Pro-Palestinian protestors block Port of Tacoma military ship

Hundreds of demonstrators gathered Monday to delay a cargo boat believed to contain weapons bound for Israel.

protesters marching in Tacoma

Hundreds of pro-Palestinian protesters gathered in front of the entrance to the Port of Tacoma, Monday afternoon, in an attempt to block a ship, the Cape Orlando, they believe is set to deliver weapons and military supplies to Israel. Demonstrators have been marching since 5 a.m. and more people and food donations have arrived over the course of the day. (Genna Martin/Crosscut)

Hundreds of pro-Palestinian demonstrators are trying to block a military supply ship they believe is picking up weapons in Tacoma to ship to Israel.

In social media posts and text messages, organizers associated with the Palestinian Prisoner Solidarity Network called for people and motor vehicles to help them block the port. Originally scheduled for Sunday, organizers pushed the effort back to early Monday morning as they tried to track the ship’s movements.

Mid-Monday morning updates from an Instagram account called Samidoun Seattle called for more help to keep the blockade going.

“More bodies! More cars! We have to keep this boat BLOCKED,” read one post. Demonstrators said the blockade is aimed at stopping port workers from getting in to load the Cape Orlando.

Bissan Barghouti, a 33-year-old Seattle resident, said she came to stop the “genocide ship” and was willing to stay as long as it takes.

“I think the turnout has been truly incredible,” said Barghouti, a member of Samidoun, in light of large demonstrations in Washington, D.C., and elsewhere. Known as the Palestinian Prisoner Solidarity Network according to its website, Samidoun describes itself as “an international network of organizers and activists working to build solidarity with Palestinian prisoners in their struggle for freedom.”

Pentagon spokesman Jeff Jurgensen said the Defense Department was aware of the protest and acknowledged that the vessel was part of the U.S. Navy’s efforts to move military cargo, but because of security could not provide further details about the cargo or where it was going. 

“We work closely with interagency partners, to include the Department of Transportation, the U.S. Coast Guard and local law enforcement – as appropriate – to ensure the security and safety of military assets and personnel operating at commercial port facilities,” Jurgensen said.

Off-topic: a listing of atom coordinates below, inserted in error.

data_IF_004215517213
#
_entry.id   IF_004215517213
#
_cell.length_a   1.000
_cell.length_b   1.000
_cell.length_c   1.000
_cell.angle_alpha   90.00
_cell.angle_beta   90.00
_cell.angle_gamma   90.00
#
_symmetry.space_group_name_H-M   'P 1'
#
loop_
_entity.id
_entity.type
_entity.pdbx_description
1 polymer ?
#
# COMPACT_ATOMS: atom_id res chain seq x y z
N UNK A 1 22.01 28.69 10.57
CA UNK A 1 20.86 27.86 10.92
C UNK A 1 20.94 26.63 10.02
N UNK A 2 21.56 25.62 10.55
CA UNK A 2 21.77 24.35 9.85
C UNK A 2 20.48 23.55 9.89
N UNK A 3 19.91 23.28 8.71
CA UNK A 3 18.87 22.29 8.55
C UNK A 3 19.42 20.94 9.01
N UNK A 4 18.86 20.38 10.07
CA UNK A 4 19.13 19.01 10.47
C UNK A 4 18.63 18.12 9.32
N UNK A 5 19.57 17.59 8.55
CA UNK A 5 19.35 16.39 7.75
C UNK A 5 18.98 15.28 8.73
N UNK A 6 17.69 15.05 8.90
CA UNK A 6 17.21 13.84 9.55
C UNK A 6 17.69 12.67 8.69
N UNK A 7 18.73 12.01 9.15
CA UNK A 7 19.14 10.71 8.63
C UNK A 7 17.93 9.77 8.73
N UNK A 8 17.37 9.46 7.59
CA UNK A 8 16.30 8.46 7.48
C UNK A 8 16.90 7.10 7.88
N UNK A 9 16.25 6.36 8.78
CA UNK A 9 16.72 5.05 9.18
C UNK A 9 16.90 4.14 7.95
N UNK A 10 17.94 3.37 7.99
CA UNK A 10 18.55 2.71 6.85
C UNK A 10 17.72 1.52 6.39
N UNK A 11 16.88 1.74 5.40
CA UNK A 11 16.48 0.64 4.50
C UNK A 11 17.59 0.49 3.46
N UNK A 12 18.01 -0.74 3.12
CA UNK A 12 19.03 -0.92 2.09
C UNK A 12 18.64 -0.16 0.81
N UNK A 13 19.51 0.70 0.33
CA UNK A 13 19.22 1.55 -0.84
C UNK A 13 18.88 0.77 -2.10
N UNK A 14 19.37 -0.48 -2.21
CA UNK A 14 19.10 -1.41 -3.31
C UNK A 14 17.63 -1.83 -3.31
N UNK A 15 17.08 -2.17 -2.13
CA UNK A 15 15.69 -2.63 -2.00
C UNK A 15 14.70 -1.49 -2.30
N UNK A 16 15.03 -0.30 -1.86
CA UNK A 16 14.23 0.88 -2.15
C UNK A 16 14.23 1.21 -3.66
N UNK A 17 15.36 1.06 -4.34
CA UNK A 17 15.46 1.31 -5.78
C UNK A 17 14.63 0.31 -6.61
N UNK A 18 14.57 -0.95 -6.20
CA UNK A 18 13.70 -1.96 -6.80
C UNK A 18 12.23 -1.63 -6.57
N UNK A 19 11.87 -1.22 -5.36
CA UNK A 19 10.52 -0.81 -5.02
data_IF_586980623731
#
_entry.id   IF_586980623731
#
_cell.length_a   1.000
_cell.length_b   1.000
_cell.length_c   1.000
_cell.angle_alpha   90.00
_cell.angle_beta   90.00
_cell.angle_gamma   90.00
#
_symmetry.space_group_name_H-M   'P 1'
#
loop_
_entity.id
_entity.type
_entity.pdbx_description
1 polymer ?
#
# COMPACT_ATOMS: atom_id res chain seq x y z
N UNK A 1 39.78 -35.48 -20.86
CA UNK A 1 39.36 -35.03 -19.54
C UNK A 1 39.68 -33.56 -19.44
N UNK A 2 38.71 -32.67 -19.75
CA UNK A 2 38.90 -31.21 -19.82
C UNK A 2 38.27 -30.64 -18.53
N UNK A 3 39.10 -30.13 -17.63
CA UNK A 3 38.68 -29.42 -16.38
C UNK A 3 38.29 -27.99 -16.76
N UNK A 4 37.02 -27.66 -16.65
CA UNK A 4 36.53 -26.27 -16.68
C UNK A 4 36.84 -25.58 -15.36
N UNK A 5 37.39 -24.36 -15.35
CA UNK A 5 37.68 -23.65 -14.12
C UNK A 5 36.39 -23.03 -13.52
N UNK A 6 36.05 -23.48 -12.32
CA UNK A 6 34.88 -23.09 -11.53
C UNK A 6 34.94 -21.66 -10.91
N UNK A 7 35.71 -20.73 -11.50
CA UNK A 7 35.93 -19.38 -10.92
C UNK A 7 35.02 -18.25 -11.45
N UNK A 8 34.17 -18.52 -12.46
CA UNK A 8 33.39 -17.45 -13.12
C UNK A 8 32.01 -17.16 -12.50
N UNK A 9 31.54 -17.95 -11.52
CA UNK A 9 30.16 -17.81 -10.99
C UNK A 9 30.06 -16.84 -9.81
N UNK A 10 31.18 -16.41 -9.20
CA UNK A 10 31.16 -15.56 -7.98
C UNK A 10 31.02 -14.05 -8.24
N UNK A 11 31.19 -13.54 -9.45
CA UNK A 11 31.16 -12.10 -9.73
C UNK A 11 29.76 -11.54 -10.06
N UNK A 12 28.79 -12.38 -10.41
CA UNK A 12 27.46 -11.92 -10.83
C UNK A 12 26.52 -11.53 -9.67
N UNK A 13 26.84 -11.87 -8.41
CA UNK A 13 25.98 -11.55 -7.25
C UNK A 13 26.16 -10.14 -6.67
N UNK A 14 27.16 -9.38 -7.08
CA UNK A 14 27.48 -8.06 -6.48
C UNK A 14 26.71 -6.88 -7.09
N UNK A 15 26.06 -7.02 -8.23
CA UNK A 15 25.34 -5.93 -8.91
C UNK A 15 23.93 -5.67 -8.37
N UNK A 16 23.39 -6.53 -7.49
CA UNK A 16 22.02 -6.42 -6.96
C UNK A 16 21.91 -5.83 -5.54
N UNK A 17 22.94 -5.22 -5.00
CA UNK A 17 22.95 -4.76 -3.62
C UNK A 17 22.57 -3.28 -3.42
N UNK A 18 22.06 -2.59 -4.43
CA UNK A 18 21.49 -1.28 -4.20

On Friday, protesters briefly blocked that ship from leaving a port in Oakland, according to a report by CBS News. In response, the U.S. Coast Guard ultimately removed three people from the ship, according to a news release.

The attack by Hamas militants on Israelis and the Israeli military’s ensuing bombardment of the Gaza Strip, which is home to Palestinians, has sparked uproar across the world. In the Seattle area, Muslims and Jews have shared worries about increases in both Islamophobia and antisemitism and the possibility of hate crimes.

Monday’s port blockade in Tacoma comes after thousands of demonstrators rallied Saturday at the Washington state Capitol in support of Palestinians. Carrying signs bearing slogans like “Imagine peace” and “Free Palestine,” they chanted for a cease-fire and against Gov. Jay Inslee and President Joe Biden, whom they dubbed “genocide Joe.”

A protester holds a Palestinian flag as the march in front of the entrance to the Port of Tacoma, Monday afternoon. (Genna Martin/Crosscut)

Get the best stories of the week

This weekly newsletter dives deeper into one story and how it was reported, along with curating the best stories of the week.

By subscribing, you agree to receive occasional membership emails from Crosscut/Cascade Public Media.

Please support independent local news for all.

We rely on donations from readers like you to sustain Crosscut's in-depth reporting on issues critical to the PNW.


About the Authors & Contributors